Sorry you did not like my reply, but it is the truth, especially where I am from.
I don’t think it’s a matter of being “crude” as much as it is of being ignorant of the custom.

And as far as the National Anthem, I see many people, especially young ones, not remove their caps, or even stand. In many cases, I think it is more a case of “monkey see, monkey do” than doing it out of respect.

Nothing evil, no, but I would think the custom of males removing their hats in Catholic churches far transcends mere societal norms which differ from locale to locale.

In other words while I can understand someone wearing their ball cap to opening night at the opera – whether or not they knew it was crude behavior, it’s still hard for me to believe they would do that and not know for certain that it’s very wrong when it comes to a Catholic church.

Long, long ago (back when very few wore hats), my parish church had signs asking gentlemen to remove their hats. They’re gone now.

It’s interesting – at baseball and football games around here, the announcer would ask “gentlemen” to remove their hats. Now it’s everyone – women included, and they do for the most part.

To answer your question, I find it offensive because it appears to me that show are eschewing a custom that shows respect on purpose because they don’t respect where they are.

I hear you on it being hard to believe. It is ingrained into me. But I do think that is where things are at culturally. As you said, those signs aren’t there anymore. So it’s not something that always gets picked up on unless someone explicitly shares it with them.

To me, it goes hand in hand with the decrease in formality in general. People aren’t taught to dress and speak formally as they once were.

So I wouldn’t necessarily assume they are shirking such decorum on purpose. I’d opt to presume otherwise until the contrary is proven.

I don’t know. I don’t think so. I never noticed. Guess I just to pay attention to that when I am in church.

I haven’t really seen this as an issue during Mass, as I grew up in a place where it’s warm enough that headgear isn’t a necessity. Actually, from the gist of this thread, the “worst offenders” are usually the elderly who get cold easily, especially in the older stone churches. :shrug:

I remember a priest complaining back in the 1980s that there were men who literally came into Mass wearing their cleated golf shoes. Click. Click. Click. He could hear them in the sanctuary from the moment they entered the back of church.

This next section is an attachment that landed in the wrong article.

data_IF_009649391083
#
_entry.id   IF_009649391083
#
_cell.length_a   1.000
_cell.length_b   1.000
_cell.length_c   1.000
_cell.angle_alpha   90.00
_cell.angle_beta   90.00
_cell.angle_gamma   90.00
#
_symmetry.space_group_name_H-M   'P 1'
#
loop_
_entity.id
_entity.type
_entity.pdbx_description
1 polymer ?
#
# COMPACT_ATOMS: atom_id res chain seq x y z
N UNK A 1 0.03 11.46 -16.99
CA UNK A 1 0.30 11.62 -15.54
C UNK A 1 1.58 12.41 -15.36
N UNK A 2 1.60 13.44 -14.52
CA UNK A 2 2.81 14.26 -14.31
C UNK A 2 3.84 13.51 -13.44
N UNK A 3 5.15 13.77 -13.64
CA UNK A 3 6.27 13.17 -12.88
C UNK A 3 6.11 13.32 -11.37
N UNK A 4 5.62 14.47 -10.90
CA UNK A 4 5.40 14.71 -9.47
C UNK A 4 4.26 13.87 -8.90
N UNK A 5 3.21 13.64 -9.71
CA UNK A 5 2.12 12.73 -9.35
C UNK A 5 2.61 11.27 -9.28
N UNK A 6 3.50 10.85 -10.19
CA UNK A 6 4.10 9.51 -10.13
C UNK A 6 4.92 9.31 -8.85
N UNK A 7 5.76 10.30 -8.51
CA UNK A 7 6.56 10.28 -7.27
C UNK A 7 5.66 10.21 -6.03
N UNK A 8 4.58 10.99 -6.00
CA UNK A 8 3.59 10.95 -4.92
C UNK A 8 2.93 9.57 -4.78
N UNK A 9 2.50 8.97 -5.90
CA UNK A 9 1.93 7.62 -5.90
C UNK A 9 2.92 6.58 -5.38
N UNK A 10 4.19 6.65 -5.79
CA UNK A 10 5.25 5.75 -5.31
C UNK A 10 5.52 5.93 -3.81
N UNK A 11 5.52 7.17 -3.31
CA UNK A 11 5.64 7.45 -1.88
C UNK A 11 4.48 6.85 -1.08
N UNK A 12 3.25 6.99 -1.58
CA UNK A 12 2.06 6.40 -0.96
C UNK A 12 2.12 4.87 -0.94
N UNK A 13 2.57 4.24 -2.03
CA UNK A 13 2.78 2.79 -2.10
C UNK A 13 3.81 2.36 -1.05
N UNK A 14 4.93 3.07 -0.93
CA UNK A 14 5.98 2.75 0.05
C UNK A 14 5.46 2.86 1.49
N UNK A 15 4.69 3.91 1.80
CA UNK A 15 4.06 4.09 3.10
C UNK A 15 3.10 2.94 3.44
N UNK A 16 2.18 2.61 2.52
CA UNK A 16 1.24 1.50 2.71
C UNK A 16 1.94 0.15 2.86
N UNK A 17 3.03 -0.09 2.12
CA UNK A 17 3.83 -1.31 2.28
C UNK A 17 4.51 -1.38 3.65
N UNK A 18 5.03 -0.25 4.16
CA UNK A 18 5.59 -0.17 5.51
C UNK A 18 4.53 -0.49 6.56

It has not gotten better since then, no. The attitude seems to be that people ought to be so congratulated for coming at all that it is rude to imply that anyone ever ought to care what they show up wearing. (I have heard people literally taking this position.)

I have also heard people complain it is unfair to expect the altar servers to own Sunday shoes, which can include all-black or all-white sneakers! This is not coming from poor families; the parish offers to purchase whatever the servers need to show up in adherence to the dress code. They also complain that they can’t come to Mass dressed for whatever activity they’re going to next.

I don’t think I have ever witnessed this at our parish. Though women with veils is quite common and accepted in our parish - which may be surprising to some visitors. :shrug:

Not that I remember. I often wear a hoodie with the hood down when it’s cold out, but neither I nor anyone I’m aware of has worn anything like that.


“At least they’re at Mass” <-- the ultimate excuse for bad/odd/weird behavior of any kind at Mass.

Golf shoes are actually spiked. They’re often not even allowed in locker rooms or dining facilities at golf courses because of the damage they do. Amazing those men drove vehicles with them. Wearing them into a church would have resulted in an actual chewing out from ME because they do real damage to flooring. The chutzpah of doing that is incredible.

Conversely, if I bought a zucchetto and wore it (or my kippah) during the Mass, there would be more than one angry person with blood in their eyes questioning me about my head ware.

Odd how that works. I wonder why that is?

I honestly haven’t noticed. I’m busy following the Mass and praying.

I have never noticed anyone wearing a ballcap in Mass. It’s so unusual, I wonder if maybe the man the OP saw simply forgot he had it on. I did once go into Mass with my sunglasses propped up on my head. I was wearing them while driving and I put them on my head so I could see the latches on my kids’ carseat and forgot to put them away. In the case of the young people, even if they had forgotten, or didn’t know it wasn’t allowed, it’s weird their parents wouldn’t say anything. I think it’s a little extreme to say it was “offensive”. Short of a deliberately offensive message printed on it, I don’t want to ascribe intentions of disrespect to an article of clothing that many or most people wear on a regular basis.